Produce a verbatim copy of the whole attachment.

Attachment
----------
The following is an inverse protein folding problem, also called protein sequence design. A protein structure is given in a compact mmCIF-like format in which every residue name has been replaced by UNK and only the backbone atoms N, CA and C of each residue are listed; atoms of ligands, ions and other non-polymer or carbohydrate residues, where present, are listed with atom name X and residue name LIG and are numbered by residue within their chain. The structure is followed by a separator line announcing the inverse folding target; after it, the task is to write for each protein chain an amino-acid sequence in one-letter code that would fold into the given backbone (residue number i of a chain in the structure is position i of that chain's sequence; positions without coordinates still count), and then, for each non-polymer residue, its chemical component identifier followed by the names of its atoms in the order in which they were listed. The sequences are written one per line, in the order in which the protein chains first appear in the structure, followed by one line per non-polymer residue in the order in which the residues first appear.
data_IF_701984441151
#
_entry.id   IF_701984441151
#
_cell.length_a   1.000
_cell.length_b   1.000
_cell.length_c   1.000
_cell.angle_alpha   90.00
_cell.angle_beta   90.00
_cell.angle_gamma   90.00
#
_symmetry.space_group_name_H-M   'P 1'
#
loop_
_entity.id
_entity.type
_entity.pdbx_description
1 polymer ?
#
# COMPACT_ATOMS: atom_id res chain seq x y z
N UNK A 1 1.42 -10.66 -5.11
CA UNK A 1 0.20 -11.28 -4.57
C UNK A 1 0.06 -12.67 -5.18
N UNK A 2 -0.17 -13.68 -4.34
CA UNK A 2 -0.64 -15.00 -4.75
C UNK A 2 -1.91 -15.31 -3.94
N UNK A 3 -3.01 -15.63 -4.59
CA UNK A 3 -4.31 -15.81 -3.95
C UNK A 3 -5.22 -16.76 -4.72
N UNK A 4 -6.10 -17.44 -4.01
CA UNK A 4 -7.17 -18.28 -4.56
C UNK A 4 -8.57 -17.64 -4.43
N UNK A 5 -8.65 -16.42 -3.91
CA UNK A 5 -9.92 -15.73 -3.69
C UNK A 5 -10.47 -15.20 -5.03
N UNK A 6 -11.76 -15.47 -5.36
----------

The following is an inverse protein folding problem, also called protein sequence design. A protein structure is given in a compact mmCIF-like format in which every residue name has been replaced by UNK and only the backbone atoms N, CA and C of each residue are listed; atoms of ligands, ions and other non-polymer or carbohydrate residues, where present, are listed with atom name X and residue name LIG and are numbered by residue within their chain. The structure is followed by a separator line announcing the inverse folding target; after it, the task is to write for each protein chain an amino-acid sequence in one-letter code that would fold into the given backbone (residue number i of a chain in the structure is position i of that chain's sequence; positions without coordinates still count), and then, for each non-polymer residue, its chemical component identifier followed by the names of its atoms in the order in which they were listed. The sequences are written one per line, in the order in which the protein chains first appear in the structure, followed by one line per non-polymer residue in the order in which the residues first appear.
data_IF_701984441151
#
_entry.id   IF_701984441151
#
_cell.length_a   1.000
_cell.length_b   1.000
_cell.length_c   1.000
_cell.angle_alpha   90.00
_cell.angle_beta   90.00
_cell.angle_gamma   90.00
#
_symmetry.space_group_name_H-M   'P 1'
#
loop_
_entity.id
_entity.type
_entity.pdbx_description
1 polymer ?
#
# COMPACT_ATOMS: atom_id res chain seq x y z
N UNK A 1 1.42 -10.66 -5.11
CA UNK A 1 0.20 -11.28 -4.57
C UNK A 1 0.06 -12.67 -5.18
N UNK A 2 -0.17 -13.68 -4.34
CA UNK A 2 -0.64 -15.00 -4.75
C UNK A 2 -1.91 -15.31 -3.94
N UNK A 3 -3.01 -15.63 -4.59
CA UNK A 3 -4.31 -15.81 -3.95
C UNK A 3 -5.22 -16.76 -4.72
N UNK A 4 -6.10 -17.44 -4.01
CA UNK A 4 -7.17 -18.28 -4.56
C UNK A 4 -8.57 -17.64 -4.43
N UNK A 5 -8.65 -16.42 -3.91
CA UNK A 5 -9.92 -15.73 -3.69
C UNK A 5 -10.47 -15.20 -5.03
N UNK A 6 -11.76 -15.47 -5.36